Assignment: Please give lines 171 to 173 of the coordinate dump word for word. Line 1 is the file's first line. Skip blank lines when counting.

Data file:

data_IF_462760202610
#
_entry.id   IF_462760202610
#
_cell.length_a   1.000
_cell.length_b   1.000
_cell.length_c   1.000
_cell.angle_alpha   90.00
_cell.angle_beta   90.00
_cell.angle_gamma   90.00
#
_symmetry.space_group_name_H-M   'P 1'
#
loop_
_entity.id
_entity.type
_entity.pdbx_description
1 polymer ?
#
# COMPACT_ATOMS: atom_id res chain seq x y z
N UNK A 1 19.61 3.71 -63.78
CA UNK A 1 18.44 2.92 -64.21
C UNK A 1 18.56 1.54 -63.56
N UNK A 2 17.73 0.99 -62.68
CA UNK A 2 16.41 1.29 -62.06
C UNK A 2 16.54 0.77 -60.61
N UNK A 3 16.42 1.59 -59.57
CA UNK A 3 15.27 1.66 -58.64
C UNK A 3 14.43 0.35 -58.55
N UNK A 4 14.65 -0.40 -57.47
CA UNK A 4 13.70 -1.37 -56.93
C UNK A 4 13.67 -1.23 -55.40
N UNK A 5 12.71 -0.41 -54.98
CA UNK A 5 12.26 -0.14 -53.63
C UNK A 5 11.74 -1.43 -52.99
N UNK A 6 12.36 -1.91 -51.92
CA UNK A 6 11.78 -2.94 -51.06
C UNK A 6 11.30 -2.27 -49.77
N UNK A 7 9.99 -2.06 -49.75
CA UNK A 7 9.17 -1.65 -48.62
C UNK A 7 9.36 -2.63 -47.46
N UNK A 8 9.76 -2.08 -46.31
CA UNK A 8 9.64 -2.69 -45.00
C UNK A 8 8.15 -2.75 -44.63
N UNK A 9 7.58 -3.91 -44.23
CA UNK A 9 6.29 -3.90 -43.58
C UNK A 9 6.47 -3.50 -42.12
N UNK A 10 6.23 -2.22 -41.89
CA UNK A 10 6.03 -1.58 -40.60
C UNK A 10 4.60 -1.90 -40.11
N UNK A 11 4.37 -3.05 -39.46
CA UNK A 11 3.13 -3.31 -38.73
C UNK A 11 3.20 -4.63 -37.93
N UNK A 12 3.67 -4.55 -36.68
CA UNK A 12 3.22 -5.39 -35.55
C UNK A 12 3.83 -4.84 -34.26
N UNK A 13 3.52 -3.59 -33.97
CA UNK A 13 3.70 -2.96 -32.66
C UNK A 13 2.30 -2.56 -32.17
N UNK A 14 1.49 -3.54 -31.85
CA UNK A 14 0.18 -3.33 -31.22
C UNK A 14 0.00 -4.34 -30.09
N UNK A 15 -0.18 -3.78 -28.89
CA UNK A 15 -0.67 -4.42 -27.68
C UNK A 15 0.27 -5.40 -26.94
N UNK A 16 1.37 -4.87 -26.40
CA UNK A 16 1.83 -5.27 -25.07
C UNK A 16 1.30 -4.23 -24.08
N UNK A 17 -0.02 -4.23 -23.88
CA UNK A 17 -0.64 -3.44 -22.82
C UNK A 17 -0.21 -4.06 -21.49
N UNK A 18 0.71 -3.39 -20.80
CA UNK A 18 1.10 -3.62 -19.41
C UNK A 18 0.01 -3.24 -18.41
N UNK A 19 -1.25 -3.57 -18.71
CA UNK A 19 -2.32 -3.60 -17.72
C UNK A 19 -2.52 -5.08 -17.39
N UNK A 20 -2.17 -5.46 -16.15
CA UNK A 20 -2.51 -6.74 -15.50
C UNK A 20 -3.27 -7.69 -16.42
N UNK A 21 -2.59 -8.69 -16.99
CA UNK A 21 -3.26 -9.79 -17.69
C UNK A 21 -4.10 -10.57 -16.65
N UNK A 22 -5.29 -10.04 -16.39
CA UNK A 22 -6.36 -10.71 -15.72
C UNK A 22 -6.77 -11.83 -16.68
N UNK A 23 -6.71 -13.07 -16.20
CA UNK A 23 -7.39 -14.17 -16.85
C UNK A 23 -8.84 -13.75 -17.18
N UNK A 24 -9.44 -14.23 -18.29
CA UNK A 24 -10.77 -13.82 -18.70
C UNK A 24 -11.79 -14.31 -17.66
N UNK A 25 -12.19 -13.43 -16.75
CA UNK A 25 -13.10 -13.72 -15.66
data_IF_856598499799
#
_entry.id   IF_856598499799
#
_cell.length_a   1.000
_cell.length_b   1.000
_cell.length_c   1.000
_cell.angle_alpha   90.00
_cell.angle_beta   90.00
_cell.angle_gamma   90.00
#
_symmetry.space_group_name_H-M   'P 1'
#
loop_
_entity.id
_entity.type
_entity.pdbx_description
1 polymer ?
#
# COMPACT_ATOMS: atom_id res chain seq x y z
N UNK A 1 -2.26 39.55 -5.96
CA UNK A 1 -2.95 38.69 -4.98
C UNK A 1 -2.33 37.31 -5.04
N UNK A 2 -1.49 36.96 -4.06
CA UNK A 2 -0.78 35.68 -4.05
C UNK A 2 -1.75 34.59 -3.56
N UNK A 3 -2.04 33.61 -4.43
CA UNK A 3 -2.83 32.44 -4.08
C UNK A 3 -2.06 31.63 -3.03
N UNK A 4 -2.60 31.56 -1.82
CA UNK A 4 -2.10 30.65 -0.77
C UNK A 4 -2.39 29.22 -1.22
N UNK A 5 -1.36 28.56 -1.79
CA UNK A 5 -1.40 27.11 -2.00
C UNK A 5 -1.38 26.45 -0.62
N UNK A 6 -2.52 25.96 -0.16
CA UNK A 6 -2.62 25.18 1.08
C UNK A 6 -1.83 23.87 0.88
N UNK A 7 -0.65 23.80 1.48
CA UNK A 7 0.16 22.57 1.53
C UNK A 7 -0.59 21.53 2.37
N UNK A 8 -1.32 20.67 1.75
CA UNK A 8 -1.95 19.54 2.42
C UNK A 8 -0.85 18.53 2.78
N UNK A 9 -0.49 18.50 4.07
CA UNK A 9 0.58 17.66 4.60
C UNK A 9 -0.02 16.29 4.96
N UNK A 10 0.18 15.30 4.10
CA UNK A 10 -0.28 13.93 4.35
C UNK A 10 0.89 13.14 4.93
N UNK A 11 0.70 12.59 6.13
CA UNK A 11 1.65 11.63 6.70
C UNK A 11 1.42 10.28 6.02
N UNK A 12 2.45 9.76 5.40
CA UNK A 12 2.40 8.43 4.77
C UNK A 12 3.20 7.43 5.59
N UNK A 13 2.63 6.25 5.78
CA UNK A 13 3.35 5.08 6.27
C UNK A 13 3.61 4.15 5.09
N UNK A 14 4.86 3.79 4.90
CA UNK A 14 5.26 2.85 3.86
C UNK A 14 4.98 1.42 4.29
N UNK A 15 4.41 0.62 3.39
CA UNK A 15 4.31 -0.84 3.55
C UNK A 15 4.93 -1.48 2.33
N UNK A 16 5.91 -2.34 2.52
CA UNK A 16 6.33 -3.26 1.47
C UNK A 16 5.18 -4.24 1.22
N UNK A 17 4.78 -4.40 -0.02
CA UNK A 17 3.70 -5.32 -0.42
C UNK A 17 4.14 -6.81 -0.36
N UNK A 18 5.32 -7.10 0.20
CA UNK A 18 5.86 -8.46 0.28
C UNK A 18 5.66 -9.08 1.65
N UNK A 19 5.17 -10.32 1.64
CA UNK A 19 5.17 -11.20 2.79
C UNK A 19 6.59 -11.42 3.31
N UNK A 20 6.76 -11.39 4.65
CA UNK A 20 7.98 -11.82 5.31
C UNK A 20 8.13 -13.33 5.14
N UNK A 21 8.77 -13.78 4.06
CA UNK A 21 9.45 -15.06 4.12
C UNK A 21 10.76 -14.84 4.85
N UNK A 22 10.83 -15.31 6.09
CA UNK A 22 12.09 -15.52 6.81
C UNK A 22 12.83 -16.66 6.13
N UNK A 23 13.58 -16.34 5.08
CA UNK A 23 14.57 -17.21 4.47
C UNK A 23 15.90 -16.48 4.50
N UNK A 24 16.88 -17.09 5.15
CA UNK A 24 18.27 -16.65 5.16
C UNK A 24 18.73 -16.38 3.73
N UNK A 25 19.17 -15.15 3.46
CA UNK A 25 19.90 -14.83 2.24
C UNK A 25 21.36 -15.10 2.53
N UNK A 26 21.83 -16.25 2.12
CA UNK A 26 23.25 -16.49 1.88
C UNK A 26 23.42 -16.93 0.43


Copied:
C UNK A 19 6.59 -11.42 3.31
N UNK A 20 6.76 -11.39 4.65
CA UNK A 20 7.98 -11.82 5.31